‘The Flash’: Hartley Sawyer on Dibney’s New Suit and Joining the S.T.A.R. Labs Team

     November 14, 2017


In The Flash episode “When Harry Met Harry,” Ralph Dibey, the Elongated Man (played by Hartley Sawyer) not only gets a Cisco-designed suit — that is terrible — but he continues his superhero training with Barry, with mixed results. On The Flash set in Vancouver last week, a group of journalists and I spoke to Sawyer about what it’s like joining the S.T.A.R. Labs team. But first, most importantly, what’s the deal with that suit?

“It’s a little hard to get into, but it’s fun to wear actually. It does not leave much to the imagination, but putting it on is fun and it lends itself to a lot of comedy,” Sawyer told us, hinting also that this prototype will not be the final version. “It was comfortable. Slept it in a few times,” he joked, adding: “It does go through an evolution. He will get a better suit. A different suit. Maybe not better. It’s very, very different.”

When it comes to training with Barry though, Sawyer said that,


Image via The CW

“The learning curve from zero to hero is a pretty big one. It takes most of the episode for him to get there. It’s tricky because Ralph was not, you know, a bad guy but has just gone on this path. And so coming back from that has been tricky. Also kind of the animosity with Barry has been tricky for him too, but it’s given us a lot of opportunities to play off of that. And just now getting these powers it’s sort of like winning the lottery, like ‘I’ll buy an island, I’ll do this, I’ll do that’. It’s like whoa, take it easy. It’s learning that there’s risks that come with that too.”

Sawyer said that while he is familiar with the Elongated Man from the comics via the Identity Crisis storyline (“which is super, super dark”), he wanted a fresh take on the character. As for whether we’ll end up seeing Ralph as one of the world’s best detectives like he is in the comics, Sawyer said, “It becomes kind of a longer term thing for him to kind of get into that.” He also teased that we’ll see more detective work in general this year, something that Grant Gustin also mentioned in a recent interview.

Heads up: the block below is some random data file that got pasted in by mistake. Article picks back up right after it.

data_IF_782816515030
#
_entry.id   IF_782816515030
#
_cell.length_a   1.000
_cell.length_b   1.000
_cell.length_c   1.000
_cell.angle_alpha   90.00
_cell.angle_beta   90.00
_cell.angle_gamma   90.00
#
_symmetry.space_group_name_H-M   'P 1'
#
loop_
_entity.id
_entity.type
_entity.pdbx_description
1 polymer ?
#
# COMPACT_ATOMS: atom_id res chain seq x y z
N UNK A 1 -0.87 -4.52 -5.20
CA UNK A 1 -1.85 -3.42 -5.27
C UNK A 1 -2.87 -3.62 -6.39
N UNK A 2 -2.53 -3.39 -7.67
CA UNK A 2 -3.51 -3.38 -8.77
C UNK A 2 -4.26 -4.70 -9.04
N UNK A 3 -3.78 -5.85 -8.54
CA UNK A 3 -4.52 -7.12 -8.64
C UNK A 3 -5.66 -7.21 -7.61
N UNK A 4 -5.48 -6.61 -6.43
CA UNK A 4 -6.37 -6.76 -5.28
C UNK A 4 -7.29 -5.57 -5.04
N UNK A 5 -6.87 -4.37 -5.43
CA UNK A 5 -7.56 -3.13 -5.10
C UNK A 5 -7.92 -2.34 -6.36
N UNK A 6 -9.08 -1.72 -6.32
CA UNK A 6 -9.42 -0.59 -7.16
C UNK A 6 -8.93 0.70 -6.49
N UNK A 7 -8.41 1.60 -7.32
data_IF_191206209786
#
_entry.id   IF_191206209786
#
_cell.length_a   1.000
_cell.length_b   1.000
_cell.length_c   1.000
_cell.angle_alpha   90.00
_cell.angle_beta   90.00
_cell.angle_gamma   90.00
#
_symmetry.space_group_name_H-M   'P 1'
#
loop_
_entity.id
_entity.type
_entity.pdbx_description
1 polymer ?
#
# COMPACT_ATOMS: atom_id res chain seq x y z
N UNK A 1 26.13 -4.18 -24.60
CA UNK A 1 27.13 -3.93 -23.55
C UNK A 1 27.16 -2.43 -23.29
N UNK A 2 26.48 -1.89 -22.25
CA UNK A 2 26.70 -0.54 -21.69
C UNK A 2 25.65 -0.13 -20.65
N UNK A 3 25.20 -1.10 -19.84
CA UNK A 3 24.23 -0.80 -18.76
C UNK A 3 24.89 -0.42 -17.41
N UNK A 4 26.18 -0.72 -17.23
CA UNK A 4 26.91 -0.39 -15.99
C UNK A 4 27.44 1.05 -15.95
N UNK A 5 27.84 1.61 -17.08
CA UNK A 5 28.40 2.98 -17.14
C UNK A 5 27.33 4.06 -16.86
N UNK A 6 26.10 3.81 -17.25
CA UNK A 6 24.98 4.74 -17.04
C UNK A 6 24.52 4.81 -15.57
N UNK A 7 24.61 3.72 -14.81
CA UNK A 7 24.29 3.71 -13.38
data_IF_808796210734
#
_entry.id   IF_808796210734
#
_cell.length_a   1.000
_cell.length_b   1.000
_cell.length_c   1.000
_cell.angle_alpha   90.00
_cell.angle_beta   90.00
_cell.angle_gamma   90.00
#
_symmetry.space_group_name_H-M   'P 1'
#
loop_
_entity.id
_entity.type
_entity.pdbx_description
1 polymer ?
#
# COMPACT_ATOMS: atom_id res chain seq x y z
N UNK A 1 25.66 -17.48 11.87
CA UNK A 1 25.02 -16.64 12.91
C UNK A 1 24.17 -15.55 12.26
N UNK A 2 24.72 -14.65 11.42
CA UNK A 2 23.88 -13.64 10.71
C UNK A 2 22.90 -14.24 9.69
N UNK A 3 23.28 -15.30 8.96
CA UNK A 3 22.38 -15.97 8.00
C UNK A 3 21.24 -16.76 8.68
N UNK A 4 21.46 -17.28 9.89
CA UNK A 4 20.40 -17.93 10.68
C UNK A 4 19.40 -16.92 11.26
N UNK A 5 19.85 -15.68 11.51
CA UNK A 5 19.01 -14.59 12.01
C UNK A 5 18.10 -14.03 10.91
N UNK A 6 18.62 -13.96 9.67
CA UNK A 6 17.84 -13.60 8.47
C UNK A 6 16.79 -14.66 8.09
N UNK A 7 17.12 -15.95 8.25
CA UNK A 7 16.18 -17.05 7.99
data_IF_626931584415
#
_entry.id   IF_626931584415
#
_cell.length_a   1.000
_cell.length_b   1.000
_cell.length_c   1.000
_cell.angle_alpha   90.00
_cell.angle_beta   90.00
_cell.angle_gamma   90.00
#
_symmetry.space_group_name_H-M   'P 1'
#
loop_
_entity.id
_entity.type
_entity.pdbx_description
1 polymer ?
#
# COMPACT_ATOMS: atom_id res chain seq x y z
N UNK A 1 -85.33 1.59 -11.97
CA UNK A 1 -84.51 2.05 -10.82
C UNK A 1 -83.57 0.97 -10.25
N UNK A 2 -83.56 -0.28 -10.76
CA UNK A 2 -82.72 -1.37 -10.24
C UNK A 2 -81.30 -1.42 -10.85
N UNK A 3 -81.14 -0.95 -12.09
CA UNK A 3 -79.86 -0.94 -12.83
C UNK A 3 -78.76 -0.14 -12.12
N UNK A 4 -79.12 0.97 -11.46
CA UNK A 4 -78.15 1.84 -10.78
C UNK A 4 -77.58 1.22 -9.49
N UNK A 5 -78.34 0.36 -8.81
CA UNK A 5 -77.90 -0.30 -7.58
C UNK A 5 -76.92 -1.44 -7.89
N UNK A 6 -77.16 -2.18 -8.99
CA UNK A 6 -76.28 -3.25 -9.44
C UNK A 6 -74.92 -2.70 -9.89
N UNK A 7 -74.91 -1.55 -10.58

“I think Joe being sort of a moral center in the show — which he does so well — I think the character often understands that things are not necessarily black and white,” Sawyer shared. “And just because they had this huge altercation years ago — Barry and Ralph — that it doesn’t necessarily mean that this guy is all bad now. Because obviously Barry jumps to that, you know, villain thing right away. It’s nice that it’s been a more complicated thing than like ‘hey, you’re not a bad guy’. Yeah, I’n not a bad guy, but it’s taking him time to get back into that world of not being a scumbag PI guy he’s been for years.”


Image via The CW

Of course, handling metahumans are something altogether different.

“It does not go exactly how he thought it would go. It’s difficult for him. I think the first few encounters he has with metahumans, he thinks it’s going to be a lot easier than it is. And it proves a lot more challenging. And I think the real fallout there from that […] He’s thinking ‘how hard can this be? I’ll just save the day. It’s fine I’ve got the bad guy’. And sometimes there’s a cost to that.”

He also spoke about the physicality of the role, and comparisons to Jim Carrey:

“Working with VFX is really fun because if I’m grabbing this and it’s pulling here or when it comes back it has to kind of come back like a rubber man suit, very much to put in your body. But that’s a very fun thing to do [and] I think the way the character is and the powers he get lends himself to obviously a lot of physicality. I think it being such a physical performance, and kind of an over the top performance — which it is — that coupled with that the fact that, let’s be honest, I kind of look a little bit like Jim Carey — and I’ve gotten that since I was a kid too — so that’s been incorporated too. But I was a huge fan of him growing up. I mean, he’s a genius.”

Finally, we asked about The Thinker, and how Dibney may be a key part of that investigation. “I’m dragged into it, definitely,” he said. “There is definitely more to come.”

The Flash airs Tuesday nights on The CW.